(2)BitPay conveyed a total of USD128,582.61 in economic benefit to individuals in several jurisdictions subject to OFAC sanctions, thereby harming the integrity of those sanctions programs.

OFAC determined the following to be mitigating factors: (1)BitPay had implemented certain sanctions compliance controls as early as 2013, including conducting due diligence and sanctions screening on its merchant customers, and formalised its sanctions compliance system in 2014;

(2)BitPay made clear in its training to all employees, including senior management, that BitPay prohibited merchant sign-ups from Cuba, Iran, Syria, Sudan, North Korea, and Crimea, as well as trade with sanctioned individuals and entities;

(3)BitPay is a small business that has not received a penalty notice or Finding of Violation from OFAC in the five years preceding the date of the earliest Apparent Violation;

(4)BitPay cooperated with OFAC’s investigation into these Apparent Violations; and(5)BitPay has represented that it has terminated the conduct that led to the Apparent Violations and undertook the following measures intended to minimize the risk of recurrence of similar conduct in the future:

•Blocking IP addresses that appear to originate in Cuba, Iran, North Korea, and Syria from connecting to the BitPay website or from viewing any instructions on how to make payment;
•Checking physical and email addresses of merchants’ buyers when provided by the merchants to prevent completion of an invoice from the merchant if BitPay identifies as a sanctioned jurisdiction address or email top-level domain; and
•Launching “BitPay ID,” a new customer identification tool that is mandatory for merchants’ buyers who wish to pay a BitPay invoice equal to or above USD3,000.

As part of BitPay ID, the merchant’s customer must provide an email address, proof of identification/photo ID, and a selfie photo. (6)As part of its agreement with OFAC, BitPay has undertaken to continue its implementation of these and other compliance commitments.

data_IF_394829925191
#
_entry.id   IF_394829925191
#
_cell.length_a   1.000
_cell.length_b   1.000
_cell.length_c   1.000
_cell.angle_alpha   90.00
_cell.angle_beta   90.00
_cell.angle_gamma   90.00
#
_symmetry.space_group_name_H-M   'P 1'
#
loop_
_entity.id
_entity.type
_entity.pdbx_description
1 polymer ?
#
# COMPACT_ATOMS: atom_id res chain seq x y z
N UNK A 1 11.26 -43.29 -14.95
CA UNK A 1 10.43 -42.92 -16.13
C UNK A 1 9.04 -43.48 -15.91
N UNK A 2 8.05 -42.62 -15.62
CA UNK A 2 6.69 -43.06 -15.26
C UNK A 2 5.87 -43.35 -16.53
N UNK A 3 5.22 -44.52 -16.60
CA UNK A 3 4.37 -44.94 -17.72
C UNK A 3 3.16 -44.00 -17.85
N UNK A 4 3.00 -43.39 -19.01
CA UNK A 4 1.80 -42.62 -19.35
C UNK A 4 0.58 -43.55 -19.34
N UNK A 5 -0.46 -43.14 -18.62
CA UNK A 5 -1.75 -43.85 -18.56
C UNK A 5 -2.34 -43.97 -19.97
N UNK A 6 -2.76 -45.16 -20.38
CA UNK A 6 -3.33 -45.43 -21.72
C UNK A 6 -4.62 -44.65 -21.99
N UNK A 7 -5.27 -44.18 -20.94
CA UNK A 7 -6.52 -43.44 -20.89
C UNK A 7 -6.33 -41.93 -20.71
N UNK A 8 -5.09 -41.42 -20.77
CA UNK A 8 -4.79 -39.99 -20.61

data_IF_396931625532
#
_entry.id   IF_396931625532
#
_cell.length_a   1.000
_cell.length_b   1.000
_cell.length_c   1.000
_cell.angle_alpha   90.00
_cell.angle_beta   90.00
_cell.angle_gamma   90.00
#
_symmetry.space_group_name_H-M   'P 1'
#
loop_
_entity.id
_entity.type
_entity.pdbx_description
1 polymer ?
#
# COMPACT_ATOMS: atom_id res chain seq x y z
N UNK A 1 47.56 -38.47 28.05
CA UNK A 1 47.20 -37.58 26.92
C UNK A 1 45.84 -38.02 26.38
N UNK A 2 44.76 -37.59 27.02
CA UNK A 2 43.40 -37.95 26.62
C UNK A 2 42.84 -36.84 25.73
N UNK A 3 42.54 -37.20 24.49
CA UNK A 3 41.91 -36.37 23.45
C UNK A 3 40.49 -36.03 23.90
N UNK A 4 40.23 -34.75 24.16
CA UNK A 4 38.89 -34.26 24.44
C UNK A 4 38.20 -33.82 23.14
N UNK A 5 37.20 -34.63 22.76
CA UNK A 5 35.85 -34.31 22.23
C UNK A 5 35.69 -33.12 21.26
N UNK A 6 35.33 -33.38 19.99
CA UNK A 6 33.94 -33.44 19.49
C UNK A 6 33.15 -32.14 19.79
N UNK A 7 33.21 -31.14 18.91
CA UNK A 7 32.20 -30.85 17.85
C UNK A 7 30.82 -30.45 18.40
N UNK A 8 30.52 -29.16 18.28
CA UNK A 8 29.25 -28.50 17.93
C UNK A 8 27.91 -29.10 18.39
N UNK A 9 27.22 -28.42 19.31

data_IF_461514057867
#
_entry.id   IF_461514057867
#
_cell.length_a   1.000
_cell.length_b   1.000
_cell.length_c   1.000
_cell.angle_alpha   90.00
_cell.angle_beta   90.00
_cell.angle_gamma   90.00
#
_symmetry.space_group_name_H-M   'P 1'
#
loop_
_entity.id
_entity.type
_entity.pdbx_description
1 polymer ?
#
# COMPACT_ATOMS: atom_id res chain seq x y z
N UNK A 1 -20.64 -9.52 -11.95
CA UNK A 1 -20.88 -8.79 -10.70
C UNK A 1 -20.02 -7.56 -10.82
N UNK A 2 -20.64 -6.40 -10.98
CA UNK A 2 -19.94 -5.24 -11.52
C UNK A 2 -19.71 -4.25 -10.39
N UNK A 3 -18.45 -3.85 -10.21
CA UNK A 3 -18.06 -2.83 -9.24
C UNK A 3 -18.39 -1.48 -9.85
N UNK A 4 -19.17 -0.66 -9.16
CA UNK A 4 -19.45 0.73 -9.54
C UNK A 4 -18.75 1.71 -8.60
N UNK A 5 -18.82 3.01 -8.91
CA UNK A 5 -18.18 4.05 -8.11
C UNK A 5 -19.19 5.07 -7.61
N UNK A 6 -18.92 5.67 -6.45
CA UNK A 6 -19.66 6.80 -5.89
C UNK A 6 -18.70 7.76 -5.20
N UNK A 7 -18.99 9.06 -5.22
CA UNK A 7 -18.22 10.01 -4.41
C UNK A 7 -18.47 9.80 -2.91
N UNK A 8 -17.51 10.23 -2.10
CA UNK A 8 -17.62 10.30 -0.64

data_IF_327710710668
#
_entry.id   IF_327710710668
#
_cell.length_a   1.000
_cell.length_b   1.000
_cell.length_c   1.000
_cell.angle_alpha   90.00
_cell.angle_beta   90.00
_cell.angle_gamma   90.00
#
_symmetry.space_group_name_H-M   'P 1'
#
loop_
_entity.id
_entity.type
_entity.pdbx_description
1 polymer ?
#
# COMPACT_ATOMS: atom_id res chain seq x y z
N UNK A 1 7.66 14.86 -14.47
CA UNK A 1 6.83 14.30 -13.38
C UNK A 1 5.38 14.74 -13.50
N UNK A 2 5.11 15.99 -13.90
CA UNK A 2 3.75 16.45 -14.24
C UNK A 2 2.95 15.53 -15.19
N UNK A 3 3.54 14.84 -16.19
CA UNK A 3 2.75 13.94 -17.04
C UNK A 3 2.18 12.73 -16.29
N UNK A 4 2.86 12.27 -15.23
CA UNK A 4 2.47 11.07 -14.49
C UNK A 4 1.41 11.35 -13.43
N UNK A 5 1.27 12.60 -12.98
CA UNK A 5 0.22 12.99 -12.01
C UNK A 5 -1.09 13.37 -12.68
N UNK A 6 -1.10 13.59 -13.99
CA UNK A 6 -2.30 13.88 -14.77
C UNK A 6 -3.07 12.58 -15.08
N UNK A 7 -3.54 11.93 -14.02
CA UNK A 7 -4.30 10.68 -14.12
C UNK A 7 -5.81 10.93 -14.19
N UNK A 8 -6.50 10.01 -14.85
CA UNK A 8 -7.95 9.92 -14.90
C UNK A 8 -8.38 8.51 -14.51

Compliance Considerations

This action highlights that companies involved in providing digital currency services—like all financial service providers—should understand the sanctions risks associated with providing digital currency services and should take steps necessary to mitigate those risks. Companies that facilitate or engage in online commerce or process transactions using digital currency are responsible for ensuring that they do not engage in unauthorised transactions prohibited by OFAC sanctions, such as dealings with blocked persons or property or engaging in prohibited trade or investment-related transactions.

To mitigate such risks, administrators, exchangers, and other companies involved in using digital currencies should develop a tailored, risk-based sanctions compliance system.

OFAC’s Framework for OFAC Compliance Commitments notes that each risk-based sanctions compliance program will vary depending on a variety of factors, including the company’s size and sophistication, products and services, customers and counterparties and geographic locations but should be predicated on and incorporate at least five essential components of compliance:
(1) management commitment;
(2) risk assessment;
(3) internal controls;
(4) testing and auditing; and
(5) training.

Within that framework, this enforcement action emphasises the importance of screening all available information, including IP addresses and other location data of customers and counterparties, to mitigate sanctions risks in connection with digital currency services.

That's what they say, but it's not the whole story. There is a footnote that shows where things are going to get sticky as Biden unravels Trump's various positions.

Effective October 12, 2017, pursuant to Executive Order 13761 (as amended by Executive Order 13804), U.S. persons are no longer prohibited from engaging in transactions that were previously prohibited solely under the SSR. Consistent with the revocation of these sanctions, OFAC removed the SSR from the Code of Federal Regulations on June 29, 2018. However, the revocation of these sanctions does not affect past, present, or future OFAC enforcement investigations or actions related to any apparent violations of the SSR arising from activities that occurred prior to October 12, 2017.

There's an interesting legal point: if something is "revoked" it is cancelled "ab initio." That means it is like it never existed. So if the SSR were actually "revoked" there should be no legal basis for any action and, indeed, any action that has been taken under them should, itself, be undone.

The Department of the Treasury's assertion that it is entitled to take action in respect of things done under the SSR which, if they were revoked, never existed, is contrary to the most basic rule of legal interpretation.

Also, see "BitGo and sanctions: USA's OFAC applies penalty to crypto-services business"